- 10.8% (or 456,250) of all registered voters in Virginia are “New Americans”—naturalized citizens or the U.S.-born children of immigrants who were raised during the current era of immigration from Latin America and Asia which began in 1965—according to an analysis of 2012 Census Bureau data by the American Immigration Council.
Nearly 1 in 7 Virginians are Latino or Asian—and they vote.
- The Latino share of Virginia’s population grew from 2.6% in 1990, to 4.7% in 2000, to 8.6% (or 707,962 people) in 2013. The Asian share of the population grew from 2.5% in 1990, to 3.7% in 2000, to 5.9% (or 484,497 people) in 2013, according to the U.S. Census Bureau.
- Latinos comprised 2.7% (or 103,000,000) of Virginia voters in the 2012 elections, and Asians 3.1% (or 118,000), according to the U.S. Census Bureau.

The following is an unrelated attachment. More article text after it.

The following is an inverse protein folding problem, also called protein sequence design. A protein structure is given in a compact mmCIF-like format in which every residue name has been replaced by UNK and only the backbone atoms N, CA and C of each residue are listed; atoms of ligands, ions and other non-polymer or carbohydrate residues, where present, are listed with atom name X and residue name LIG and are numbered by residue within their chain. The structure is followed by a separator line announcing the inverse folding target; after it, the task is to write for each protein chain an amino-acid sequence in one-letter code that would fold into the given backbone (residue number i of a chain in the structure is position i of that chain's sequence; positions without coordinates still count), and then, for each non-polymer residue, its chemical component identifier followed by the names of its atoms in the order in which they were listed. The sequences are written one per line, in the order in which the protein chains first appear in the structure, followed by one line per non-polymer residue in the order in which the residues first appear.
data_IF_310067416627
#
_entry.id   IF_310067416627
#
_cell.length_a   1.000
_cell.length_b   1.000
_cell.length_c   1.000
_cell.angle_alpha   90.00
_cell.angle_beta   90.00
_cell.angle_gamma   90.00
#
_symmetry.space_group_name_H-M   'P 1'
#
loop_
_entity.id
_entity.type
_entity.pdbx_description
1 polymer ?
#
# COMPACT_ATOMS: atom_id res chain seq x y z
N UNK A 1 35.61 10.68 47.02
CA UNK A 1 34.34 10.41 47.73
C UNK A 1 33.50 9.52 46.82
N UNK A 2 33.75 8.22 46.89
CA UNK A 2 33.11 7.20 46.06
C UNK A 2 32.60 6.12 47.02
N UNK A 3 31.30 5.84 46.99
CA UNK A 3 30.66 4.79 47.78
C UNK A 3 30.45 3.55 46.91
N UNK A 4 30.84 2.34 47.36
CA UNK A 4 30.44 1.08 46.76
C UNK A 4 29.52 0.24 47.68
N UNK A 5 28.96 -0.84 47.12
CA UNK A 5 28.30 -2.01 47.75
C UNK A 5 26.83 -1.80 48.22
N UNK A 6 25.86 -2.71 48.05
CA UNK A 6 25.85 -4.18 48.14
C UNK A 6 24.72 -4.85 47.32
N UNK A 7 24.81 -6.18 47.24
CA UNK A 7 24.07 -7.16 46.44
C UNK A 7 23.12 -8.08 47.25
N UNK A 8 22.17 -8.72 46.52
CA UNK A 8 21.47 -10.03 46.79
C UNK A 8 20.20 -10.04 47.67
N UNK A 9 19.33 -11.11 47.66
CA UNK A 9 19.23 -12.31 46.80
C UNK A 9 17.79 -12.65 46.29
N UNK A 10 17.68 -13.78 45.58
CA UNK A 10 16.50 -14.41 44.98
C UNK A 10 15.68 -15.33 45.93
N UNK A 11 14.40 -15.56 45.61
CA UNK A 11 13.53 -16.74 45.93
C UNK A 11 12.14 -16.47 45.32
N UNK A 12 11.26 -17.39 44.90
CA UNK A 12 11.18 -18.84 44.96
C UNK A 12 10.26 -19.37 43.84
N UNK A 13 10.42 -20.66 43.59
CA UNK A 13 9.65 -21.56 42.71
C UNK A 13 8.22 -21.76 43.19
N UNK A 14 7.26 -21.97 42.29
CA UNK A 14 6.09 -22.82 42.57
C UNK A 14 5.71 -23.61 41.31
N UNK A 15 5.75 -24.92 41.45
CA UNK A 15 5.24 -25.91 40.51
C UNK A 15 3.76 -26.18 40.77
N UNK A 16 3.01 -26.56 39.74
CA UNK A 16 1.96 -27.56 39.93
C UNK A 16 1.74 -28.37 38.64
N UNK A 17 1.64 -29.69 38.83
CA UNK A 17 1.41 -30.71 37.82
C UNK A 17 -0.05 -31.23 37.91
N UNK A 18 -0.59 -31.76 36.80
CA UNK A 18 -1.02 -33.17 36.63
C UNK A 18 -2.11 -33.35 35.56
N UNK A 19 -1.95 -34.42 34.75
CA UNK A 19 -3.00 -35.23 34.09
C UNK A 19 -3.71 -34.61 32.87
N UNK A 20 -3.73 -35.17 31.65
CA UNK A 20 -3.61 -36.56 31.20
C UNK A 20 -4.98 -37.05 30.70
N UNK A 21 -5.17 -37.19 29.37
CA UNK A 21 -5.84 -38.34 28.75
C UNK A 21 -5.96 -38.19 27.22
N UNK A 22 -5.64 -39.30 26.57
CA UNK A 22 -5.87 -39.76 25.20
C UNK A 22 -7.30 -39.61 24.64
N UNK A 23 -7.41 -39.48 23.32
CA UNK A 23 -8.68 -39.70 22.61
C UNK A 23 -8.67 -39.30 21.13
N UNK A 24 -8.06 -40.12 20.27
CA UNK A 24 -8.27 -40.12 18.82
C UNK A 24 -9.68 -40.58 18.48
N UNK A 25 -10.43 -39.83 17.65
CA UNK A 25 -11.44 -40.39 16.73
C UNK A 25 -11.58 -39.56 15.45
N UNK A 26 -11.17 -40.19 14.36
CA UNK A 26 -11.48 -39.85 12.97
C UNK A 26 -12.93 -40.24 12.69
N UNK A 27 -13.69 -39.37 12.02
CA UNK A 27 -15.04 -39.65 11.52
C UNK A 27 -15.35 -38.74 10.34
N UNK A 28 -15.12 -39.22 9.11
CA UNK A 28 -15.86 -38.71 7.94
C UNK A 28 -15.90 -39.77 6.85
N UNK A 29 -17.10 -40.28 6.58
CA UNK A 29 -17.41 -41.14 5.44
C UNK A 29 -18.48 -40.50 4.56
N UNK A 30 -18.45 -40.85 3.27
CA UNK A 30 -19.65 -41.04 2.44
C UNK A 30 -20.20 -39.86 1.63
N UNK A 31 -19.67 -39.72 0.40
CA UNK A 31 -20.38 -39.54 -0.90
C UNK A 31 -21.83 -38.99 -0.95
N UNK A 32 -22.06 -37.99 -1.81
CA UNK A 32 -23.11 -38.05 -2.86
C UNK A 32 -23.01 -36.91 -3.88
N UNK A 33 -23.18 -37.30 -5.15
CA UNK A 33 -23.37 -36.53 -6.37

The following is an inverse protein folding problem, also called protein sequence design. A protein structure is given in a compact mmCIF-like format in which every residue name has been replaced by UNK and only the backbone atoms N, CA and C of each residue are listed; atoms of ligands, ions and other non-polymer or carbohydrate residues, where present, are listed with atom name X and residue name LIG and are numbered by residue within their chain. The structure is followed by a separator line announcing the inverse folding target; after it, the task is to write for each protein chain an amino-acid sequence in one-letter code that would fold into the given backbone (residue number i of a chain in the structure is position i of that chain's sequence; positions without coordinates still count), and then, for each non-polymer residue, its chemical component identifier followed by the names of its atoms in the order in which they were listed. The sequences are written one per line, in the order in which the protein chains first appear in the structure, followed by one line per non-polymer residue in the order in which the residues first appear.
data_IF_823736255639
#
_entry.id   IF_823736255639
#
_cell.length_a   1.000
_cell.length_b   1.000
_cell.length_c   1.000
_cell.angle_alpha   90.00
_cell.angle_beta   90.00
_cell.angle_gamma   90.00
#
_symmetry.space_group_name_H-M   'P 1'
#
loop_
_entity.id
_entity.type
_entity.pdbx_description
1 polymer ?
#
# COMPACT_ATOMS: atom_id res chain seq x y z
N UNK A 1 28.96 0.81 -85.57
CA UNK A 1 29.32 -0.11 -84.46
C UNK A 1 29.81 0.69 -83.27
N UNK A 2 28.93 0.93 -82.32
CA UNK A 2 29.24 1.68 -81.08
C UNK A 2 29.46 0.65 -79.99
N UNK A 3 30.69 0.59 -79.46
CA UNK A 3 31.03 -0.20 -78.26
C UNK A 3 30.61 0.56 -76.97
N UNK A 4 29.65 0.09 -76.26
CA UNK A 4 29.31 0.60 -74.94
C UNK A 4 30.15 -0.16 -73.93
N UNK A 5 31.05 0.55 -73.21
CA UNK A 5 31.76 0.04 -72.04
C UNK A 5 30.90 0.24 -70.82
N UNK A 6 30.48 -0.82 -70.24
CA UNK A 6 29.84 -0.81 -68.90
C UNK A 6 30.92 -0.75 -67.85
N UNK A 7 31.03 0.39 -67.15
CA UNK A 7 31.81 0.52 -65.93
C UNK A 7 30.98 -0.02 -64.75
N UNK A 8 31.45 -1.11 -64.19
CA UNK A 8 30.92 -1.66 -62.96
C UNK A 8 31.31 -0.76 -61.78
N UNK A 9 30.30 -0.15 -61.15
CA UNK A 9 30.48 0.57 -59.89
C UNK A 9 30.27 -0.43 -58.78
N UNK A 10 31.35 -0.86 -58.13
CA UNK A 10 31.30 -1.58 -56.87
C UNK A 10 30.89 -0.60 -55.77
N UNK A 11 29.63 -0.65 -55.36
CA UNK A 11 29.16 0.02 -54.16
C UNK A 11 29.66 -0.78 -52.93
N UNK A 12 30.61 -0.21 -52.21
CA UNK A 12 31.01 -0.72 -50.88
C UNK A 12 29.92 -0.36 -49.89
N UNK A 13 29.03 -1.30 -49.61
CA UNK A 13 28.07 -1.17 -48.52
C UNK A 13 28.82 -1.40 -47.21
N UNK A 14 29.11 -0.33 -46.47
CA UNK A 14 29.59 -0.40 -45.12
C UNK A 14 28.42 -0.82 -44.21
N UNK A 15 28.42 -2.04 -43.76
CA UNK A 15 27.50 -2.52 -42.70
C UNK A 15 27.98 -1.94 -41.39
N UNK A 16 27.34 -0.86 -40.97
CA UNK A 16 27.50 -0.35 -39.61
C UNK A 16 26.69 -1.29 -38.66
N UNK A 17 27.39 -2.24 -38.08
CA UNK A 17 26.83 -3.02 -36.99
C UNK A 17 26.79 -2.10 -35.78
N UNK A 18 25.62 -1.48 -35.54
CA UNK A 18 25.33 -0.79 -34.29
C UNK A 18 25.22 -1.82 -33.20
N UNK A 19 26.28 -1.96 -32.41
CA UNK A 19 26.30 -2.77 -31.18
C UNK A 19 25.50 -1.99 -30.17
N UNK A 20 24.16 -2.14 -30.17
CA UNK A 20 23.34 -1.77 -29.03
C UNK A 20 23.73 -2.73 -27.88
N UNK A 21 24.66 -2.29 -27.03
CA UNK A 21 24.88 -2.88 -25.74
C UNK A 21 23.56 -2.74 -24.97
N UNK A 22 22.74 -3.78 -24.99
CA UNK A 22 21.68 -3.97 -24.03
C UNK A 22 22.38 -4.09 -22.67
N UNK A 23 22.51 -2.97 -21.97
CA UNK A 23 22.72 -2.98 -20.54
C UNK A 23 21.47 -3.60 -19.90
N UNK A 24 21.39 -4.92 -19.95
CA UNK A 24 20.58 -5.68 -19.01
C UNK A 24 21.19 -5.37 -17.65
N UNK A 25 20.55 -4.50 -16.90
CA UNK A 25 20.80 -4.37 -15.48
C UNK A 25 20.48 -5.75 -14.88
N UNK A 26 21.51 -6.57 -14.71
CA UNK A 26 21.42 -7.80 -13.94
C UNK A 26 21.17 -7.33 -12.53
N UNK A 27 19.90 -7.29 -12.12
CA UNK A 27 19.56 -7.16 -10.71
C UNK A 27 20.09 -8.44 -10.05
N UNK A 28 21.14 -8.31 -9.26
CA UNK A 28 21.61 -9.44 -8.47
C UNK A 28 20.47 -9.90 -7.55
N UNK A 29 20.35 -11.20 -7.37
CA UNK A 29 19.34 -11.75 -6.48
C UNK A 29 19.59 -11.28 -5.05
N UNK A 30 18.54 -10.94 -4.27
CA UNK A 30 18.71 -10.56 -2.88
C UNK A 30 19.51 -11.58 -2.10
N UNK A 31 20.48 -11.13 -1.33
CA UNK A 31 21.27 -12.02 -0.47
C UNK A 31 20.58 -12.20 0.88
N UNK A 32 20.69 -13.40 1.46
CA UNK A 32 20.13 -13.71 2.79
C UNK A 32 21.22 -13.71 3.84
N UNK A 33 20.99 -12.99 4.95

- In Virginia, 88.3% of children with immigrant parents were U.S. citizens in 2009, according to data from the Urban Institute.
- In 2009, 88.4% of children in Asian families in Virginia were U.S. citizens, as were 90.7% of children in Latino families.
Immigrant, Latino, and Asian entrepreneurs and consumers add billions of dollars and tens-of-thousands of jobs to Virginia’s economy.
- The 2014 purchasing power of Virginia’s Latinos totaled $20.6 billion—an increase of 849% since 1990.Asian buying power totaled $25.3 billion—an increase of 882% since 1990, according to the Selig Center for Economic Growth at the University of Georgia.
- Immigration boosts housing values in communities. From 2000 to 2010, according to the Americas Society/Council of the Americas, the value added by immigration to the price of the average home was $7,414 in Fairfax County and $5,646 in Prince William County.